6.5 out of 10
Alicia Vikander as Lara Croft
Dominic West as Lord Richard Croft
Walton Goggins as Mathias Vogel
Daniel Wu as Lu Ren
Kristin Scott Thomas as Ana Miller
Derek Jacobi as Mr. Yaffe
Directed by Roar Uthaug
Tomb Raider Review:
Tomb Raider suffers from the same two problems that almost every video game adaptation suffers from. First, it’s hard to engage with a movie the way that you can with a game. The storytelling mechanisms are different. During many of the film’s action sequences, I half-expected an icon to appear in the lower portion of the screen indicating which button to push to allow the scene to continue. That may be unfair to the movie a bit, but storytelling and interactivity do not always mesh together well, especially if you’re used to being the catalyst for the story to proceed. Besides, in my experience, Tomb Raider was always one of the more difficult action-adventure games out there, requiring quite a bit of skill. It’s not a very passive game. In that regard, a movie based on that game simply can’t engage at the same level, which leads to my second problem.
When it comes to the action-adventure genre, when you pull from the Raiders of the Lost Ark playbook, you better have a compelling story to tell. Games can have pretty terrific stories – for games. But cinema’s been at this storytelling business for quite a bit longer, and I’ve found that what works in a game simply doesn’t onscreen. Since “choice” is taken away, what is left better have enough craft and ingenuity in the material to keep audiences interested. And for Tomb Raider, much of this has just been done better in many other movies. It’s always a plot about how the heroes need to get the Ark/Grail/Infinity Stone before the bad guys do, and when you’ve seen this story play out countless times previously, if you don’t have something interesting to say, it all becomes disposable entertainment.
However, Tomb Raider does have one thing going for it, and that’s the performance of Alicia Vikander, and her work here is enough to push the movie into “Worth seeing on a Saturday matinee” territory. She commits to the role of Lara Croft completely, and while Tomb Raider suffers from origin story tropes, she sells it utterly. She’s easily the best thing about the movie. Her physicality is strong, and you believe that she’s a character with agency, who can take on all comers. There’s no damsel in distress here – while Lara Croft finds herself in tough situations, the sheer will of Vikander’s performance is enough to convince anyone that she’s quite capable of handling herself. The bad guys don’t stand a chance – which actually works against some of the drama of the film, because it’s obvious from frame one that Lara Croft is going to overcome any obstacle that you put in front of her. When you have a heroine facing off against a machine gun-toting henchman with nothing but a bow and arrow and there’s no doubt the heroine will prevail, it takes a lot of the suspense out of it.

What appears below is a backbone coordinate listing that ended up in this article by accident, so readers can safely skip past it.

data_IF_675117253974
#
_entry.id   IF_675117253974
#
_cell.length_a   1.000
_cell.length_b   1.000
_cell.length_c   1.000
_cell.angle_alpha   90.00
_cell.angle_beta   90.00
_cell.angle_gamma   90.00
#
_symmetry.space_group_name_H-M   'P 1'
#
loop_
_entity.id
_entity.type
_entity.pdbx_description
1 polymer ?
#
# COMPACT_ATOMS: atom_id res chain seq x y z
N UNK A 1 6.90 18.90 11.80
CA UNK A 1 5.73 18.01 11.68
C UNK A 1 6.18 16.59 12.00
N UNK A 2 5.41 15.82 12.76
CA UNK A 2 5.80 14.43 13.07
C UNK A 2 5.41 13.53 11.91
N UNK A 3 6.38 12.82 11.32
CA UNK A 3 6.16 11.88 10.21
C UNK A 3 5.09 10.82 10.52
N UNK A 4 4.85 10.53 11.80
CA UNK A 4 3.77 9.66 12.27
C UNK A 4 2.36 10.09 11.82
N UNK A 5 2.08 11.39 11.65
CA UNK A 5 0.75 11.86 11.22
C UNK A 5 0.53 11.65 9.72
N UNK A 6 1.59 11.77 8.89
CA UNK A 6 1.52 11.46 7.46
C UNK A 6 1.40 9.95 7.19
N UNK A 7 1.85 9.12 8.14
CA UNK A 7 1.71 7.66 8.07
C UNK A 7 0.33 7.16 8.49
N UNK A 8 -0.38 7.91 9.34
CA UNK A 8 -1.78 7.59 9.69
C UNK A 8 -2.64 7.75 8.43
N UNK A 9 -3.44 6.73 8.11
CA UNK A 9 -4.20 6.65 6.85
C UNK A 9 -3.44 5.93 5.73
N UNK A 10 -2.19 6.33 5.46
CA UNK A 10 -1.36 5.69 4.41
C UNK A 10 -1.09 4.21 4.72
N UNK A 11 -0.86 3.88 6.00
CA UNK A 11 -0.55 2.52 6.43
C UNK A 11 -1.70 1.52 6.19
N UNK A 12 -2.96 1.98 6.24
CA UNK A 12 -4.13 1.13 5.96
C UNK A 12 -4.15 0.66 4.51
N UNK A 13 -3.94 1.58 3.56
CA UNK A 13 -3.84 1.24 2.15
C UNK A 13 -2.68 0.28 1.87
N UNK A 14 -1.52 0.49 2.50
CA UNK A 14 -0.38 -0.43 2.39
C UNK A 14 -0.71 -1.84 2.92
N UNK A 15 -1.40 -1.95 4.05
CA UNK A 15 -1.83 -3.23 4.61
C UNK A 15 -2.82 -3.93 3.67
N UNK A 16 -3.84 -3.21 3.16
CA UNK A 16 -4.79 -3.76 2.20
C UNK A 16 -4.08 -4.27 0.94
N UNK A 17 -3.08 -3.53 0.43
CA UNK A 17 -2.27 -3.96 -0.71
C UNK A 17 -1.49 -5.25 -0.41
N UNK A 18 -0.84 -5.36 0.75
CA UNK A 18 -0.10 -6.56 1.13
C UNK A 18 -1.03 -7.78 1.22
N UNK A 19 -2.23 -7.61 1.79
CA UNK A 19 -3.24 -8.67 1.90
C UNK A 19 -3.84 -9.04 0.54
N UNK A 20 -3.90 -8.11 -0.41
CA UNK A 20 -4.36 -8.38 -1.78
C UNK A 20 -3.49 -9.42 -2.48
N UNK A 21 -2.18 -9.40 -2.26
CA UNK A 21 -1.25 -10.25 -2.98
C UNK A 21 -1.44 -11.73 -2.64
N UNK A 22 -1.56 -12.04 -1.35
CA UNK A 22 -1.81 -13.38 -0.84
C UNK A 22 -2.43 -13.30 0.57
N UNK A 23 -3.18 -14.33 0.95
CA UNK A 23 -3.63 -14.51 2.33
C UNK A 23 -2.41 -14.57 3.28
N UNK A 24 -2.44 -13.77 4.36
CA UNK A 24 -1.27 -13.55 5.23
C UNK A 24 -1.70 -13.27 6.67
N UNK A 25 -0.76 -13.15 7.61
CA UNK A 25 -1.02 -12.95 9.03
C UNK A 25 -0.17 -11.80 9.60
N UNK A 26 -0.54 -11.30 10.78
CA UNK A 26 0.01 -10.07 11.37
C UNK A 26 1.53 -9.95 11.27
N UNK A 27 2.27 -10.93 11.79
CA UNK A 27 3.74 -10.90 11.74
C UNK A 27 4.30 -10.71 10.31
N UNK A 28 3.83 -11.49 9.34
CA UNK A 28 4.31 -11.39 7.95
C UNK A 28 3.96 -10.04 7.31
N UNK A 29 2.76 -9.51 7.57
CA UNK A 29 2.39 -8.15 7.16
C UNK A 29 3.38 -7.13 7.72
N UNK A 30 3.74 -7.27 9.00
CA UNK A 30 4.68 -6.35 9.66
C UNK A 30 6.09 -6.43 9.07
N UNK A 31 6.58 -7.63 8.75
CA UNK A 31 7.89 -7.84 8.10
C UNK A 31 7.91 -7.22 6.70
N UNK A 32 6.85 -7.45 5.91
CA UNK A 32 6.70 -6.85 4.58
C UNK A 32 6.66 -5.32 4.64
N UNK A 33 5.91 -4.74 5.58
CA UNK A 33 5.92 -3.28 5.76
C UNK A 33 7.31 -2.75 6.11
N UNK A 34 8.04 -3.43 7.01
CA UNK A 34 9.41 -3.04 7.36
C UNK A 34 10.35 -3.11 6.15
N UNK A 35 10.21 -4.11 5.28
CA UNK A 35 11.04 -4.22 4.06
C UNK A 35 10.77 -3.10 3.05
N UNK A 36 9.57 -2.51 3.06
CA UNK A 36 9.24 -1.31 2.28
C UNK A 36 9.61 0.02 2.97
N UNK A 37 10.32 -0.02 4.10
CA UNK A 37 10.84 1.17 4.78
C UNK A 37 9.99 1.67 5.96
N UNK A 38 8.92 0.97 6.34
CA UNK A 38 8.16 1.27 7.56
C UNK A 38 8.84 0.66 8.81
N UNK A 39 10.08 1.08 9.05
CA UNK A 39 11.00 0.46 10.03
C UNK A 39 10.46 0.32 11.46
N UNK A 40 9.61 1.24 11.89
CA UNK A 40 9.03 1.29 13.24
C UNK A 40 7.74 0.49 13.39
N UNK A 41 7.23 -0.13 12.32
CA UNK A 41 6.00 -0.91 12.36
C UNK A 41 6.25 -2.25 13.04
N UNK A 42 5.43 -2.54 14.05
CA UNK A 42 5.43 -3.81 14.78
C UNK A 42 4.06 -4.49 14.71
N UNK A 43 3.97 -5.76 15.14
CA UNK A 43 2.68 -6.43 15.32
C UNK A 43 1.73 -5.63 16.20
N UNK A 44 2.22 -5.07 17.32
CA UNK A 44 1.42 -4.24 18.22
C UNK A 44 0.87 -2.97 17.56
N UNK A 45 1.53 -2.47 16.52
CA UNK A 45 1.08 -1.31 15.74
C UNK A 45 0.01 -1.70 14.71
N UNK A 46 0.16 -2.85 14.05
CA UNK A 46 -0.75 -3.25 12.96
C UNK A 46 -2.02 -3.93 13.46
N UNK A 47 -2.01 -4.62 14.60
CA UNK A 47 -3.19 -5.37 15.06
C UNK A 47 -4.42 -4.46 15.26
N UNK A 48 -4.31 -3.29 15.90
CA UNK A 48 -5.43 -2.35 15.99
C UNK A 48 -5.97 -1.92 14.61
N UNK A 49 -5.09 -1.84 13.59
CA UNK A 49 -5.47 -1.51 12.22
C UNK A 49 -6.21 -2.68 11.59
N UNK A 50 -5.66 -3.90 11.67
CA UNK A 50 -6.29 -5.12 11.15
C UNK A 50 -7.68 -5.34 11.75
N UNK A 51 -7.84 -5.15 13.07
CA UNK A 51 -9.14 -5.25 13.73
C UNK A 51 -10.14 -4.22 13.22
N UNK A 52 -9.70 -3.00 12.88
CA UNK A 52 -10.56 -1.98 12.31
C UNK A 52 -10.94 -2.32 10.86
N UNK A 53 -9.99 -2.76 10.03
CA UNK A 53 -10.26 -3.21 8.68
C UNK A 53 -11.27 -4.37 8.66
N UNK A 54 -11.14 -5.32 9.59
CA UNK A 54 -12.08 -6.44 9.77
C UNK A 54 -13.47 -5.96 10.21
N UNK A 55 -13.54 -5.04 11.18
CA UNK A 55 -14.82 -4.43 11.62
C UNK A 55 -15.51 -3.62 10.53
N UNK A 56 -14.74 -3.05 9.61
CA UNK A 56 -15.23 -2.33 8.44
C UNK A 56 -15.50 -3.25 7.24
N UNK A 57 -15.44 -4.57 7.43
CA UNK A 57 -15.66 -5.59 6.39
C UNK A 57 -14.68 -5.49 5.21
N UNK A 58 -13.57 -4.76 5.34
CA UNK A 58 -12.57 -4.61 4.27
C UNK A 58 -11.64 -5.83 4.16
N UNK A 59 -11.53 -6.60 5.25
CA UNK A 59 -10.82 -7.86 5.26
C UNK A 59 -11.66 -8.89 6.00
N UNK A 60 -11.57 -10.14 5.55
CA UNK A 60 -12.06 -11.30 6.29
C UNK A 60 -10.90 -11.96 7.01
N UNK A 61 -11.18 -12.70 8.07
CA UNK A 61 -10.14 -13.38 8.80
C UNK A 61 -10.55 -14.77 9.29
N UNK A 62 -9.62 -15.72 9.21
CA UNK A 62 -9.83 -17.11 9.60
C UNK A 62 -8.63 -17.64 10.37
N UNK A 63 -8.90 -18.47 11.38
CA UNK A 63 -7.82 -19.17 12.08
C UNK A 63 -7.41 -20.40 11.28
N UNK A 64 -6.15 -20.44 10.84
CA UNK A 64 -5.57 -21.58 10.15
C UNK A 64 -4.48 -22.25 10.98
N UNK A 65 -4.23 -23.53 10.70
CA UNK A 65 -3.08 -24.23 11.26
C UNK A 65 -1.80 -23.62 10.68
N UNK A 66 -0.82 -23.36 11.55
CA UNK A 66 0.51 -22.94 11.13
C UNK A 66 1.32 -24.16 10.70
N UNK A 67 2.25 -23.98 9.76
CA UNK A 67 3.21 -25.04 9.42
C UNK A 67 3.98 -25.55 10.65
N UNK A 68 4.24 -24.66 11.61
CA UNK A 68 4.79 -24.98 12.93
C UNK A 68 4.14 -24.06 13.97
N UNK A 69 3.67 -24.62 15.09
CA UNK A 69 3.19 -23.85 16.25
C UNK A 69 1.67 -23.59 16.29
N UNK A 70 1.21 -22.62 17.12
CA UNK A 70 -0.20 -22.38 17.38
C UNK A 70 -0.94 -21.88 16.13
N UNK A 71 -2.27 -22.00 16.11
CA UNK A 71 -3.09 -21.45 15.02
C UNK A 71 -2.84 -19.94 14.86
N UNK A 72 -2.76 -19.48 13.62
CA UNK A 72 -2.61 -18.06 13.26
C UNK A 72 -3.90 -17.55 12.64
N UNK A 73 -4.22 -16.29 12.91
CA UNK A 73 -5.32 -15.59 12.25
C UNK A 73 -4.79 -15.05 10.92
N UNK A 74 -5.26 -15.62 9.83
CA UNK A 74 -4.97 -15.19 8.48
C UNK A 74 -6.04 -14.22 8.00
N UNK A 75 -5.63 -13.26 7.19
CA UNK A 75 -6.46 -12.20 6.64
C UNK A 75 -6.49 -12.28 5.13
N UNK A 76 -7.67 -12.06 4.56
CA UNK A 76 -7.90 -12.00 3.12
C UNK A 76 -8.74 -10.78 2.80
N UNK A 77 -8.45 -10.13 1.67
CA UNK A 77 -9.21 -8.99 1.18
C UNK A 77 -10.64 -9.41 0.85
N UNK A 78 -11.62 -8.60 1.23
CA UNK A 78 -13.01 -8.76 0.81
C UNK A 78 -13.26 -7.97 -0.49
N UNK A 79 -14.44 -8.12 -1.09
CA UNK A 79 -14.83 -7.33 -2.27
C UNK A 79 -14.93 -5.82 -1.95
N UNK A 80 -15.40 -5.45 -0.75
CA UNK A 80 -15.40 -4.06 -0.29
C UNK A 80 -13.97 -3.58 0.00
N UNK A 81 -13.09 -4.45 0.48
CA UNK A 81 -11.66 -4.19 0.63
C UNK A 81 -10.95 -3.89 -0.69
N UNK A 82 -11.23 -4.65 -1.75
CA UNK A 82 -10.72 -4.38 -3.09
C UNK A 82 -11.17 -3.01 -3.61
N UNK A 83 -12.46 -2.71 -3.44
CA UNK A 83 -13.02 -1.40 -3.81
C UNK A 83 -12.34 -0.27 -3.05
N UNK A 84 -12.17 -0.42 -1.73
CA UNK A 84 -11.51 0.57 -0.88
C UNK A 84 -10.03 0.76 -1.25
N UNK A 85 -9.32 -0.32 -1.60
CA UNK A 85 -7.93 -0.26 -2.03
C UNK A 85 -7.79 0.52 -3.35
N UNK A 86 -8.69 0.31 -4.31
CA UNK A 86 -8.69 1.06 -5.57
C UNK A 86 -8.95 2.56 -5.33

In the days before computer special effects, stunt work felt dangerous and real, but now, in the days where it becomes obvious that a character is jumping from one green pad to another green pad, it feels less formidable and more routine. Tomb Raider has a couple of sequences like that, which takes away from the thrills. Tomb Raider works best when we see Lara Croft figuring out a problem and then using her skills to solve it, whether it’s a clue that helps unravel the mystery, or when she’s in a tight spot and she has to figure out how to survive it. A sequence on a downed airplane in the middle of the jungle is probably the strongest action sequence in the film, although it’s riddled with too much CGI that at times it feels like a cutscene from the game. But the way Vikander stays true to the character keeps all the action grounded and engaging. Tomb Raider is a film that I wouldn’t mind seeing a sequel to down the road, if the filmmakers can manage to find genuinely new stories to tell that aren’t beholden to past games or origins.
Walton Goggins is always a pleasure to watch onscreen, and I like that the film tries to elicit a little sympathy in his character, but mostly he’s just there to be the obstacle in Lara Croft’s way. Similarly, Dominic West as Lara’s father is cliche from beginning to end, but he does give it a decent try. He’s just stuck in the mechanisms of the story.Tomb Raider is a film that desperately needs to escape the bonds of the tropes that bind it, but it never does. It’s through the sheer strength of Alicia Vikander’s performance that the film works at all. It’s not even worth diving into the story very much in a review, because I guarantee you’ve seen this story before.
Norwegian director Roar Uthaug has skills when it comes to action. His previous film, The Wave, is actually quite good — imagine a huge Roland Emmerich-inspired disaster movie but filled with characters you actually care about — and he was probably chosen for this film because of both the character work there, as well as bringing epic scale sequences on what was probably a low budget. However, there isn’t a whole lot of Tomb Raider that we haven’t seen before, but Alicia Vikander elevates the material and her performance here is so good that I wouldn’t mind seeing another one of these movies. They just need to steer away from the games and tell a story that isn’t so reliant on the familiar tropes that we’ve seen a thousand times. Vikander deserves a better movie around her, and while Tomb Raider is entertaining enough, it evaporates from the mind about 15 minutes after you see it. As a two-hour diversion from the day, I can recommendTomb Raider, but other than Alicia Vikander, it doesn’t leave a lasting impression.